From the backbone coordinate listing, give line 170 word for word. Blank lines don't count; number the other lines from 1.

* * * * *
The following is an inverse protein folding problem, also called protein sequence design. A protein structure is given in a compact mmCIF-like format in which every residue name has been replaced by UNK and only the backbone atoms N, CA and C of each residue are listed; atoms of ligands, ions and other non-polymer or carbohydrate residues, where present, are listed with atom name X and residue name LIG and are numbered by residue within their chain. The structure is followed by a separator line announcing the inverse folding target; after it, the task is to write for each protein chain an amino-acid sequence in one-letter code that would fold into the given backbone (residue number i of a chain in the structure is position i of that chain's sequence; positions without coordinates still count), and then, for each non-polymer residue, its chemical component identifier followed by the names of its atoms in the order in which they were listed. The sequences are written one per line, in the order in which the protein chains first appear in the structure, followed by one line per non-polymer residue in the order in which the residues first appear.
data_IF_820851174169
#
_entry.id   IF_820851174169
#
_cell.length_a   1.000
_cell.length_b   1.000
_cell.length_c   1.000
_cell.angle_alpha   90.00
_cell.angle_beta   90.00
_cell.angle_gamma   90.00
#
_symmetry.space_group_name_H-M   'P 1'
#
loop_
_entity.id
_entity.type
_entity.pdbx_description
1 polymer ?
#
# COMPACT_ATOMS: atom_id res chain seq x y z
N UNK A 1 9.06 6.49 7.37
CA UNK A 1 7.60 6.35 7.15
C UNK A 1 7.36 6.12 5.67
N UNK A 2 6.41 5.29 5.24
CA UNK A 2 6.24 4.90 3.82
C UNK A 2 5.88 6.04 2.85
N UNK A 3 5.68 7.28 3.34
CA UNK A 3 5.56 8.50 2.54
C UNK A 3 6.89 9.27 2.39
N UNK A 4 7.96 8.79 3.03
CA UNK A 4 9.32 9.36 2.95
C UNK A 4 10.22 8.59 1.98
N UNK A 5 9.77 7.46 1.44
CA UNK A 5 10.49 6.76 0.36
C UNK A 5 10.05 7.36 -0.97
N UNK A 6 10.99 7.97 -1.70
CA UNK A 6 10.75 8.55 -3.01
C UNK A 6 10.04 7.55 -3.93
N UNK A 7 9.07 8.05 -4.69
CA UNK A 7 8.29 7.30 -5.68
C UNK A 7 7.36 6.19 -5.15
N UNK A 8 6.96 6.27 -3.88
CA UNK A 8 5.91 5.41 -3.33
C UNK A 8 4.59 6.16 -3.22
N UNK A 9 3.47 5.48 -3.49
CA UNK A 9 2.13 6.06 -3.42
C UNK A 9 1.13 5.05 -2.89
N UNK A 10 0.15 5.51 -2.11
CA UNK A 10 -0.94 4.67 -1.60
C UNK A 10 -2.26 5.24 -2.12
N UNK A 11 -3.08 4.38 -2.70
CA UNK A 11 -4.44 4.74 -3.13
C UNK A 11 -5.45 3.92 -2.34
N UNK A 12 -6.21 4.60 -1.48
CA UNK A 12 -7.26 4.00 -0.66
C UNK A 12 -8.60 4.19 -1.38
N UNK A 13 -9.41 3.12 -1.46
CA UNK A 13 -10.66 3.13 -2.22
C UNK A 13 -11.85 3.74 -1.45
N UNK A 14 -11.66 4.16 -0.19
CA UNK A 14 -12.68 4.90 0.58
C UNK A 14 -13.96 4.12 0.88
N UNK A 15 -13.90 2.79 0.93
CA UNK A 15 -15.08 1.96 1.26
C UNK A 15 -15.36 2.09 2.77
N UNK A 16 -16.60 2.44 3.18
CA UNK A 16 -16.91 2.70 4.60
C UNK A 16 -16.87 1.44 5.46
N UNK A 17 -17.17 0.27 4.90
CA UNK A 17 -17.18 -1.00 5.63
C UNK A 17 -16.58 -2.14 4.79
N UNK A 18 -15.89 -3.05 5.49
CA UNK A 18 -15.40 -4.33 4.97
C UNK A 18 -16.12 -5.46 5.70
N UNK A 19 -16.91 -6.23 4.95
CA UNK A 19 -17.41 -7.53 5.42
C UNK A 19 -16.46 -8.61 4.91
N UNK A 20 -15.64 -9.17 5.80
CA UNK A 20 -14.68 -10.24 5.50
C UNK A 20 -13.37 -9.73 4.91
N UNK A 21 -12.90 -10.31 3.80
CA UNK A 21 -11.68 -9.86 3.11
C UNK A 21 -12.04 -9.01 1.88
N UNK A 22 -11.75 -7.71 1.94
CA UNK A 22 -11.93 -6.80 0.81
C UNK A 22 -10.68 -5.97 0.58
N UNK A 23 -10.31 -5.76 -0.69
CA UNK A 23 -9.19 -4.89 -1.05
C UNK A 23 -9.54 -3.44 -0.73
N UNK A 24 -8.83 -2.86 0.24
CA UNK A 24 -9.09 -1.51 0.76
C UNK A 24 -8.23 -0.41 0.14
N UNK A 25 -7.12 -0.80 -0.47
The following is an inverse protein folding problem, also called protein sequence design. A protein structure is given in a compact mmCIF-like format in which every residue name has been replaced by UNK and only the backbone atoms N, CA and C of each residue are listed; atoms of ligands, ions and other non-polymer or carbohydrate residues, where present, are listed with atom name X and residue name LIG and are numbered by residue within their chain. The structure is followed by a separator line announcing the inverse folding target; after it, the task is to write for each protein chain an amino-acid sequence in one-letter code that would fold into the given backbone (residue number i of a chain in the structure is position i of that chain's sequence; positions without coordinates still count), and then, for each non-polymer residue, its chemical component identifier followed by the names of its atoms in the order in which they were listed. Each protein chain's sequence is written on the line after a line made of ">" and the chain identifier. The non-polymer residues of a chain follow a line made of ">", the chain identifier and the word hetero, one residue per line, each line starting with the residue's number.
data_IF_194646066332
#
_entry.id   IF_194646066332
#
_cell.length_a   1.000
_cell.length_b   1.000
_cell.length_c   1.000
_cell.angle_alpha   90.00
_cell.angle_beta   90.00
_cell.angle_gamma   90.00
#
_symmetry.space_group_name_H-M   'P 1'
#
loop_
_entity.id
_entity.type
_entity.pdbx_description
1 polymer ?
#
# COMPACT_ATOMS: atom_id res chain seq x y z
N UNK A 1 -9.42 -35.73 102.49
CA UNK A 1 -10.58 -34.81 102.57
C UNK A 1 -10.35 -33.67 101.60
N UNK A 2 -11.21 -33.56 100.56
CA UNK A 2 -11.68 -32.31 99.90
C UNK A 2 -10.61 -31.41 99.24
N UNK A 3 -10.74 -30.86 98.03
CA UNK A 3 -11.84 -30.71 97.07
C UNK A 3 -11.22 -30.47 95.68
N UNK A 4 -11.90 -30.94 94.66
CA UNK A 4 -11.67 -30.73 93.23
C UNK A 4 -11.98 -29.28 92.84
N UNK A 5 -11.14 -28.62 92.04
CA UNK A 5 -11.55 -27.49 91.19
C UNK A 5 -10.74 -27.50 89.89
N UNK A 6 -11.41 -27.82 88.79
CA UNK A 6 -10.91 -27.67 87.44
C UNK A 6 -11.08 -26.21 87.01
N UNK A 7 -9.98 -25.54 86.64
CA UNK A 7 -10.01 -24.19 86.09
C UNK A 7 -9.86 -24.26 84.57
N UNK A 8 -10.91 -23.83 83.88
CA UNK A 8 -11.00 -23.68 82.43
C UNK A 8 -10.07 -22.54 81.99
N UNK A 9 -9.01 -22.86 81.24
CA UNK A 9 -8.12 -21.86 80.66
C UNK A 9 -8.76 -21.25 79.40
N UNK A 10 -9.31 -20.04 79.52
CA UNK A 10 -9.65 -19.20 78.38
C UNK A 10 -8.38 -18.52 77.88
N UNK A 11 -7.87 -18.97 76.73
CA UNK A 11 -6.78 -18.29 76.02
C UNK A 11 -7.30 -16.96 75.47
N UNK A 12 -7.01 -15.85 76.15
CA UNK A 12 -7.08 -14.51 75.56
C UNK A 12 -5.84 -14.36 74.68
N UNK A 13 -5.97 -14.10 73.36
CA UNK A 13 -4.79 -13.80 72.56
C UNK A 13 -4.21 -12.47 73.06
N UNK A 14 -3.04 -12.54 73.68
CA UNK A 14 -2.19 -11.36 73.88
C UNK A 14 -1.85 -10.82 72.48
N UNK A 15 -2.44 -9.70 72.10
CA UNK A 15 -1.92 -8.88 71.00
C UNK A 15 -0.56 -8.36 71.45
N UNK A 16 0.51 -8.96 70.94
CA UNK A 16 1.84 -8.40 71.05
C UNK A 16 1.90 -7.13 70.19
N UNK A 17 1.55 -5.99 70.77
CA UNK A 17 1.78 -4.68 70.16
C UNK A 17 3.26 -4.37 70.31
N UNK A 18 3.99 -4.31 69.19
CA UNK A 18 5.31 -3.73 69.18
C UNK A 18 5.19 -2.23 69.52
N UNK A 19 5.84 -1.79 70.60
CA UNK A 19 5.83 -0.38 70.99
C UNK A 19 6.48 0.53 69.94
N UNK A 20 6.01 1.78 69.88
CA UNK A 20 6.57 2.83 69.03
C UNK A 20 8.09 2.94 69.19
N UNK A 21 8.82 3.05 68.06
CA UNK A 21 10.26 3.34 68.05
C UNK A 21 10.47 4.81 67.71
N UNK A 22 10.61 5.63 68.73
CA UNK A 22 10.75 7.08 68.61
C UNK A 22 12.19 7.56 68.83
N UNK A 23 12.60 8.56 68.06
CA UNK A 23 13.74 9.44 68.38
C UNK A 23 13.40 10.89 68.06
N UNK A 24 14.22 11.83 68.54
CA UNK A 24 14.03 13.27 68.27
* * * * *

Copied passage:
N UNK A 19 5.84 -1.79 70.60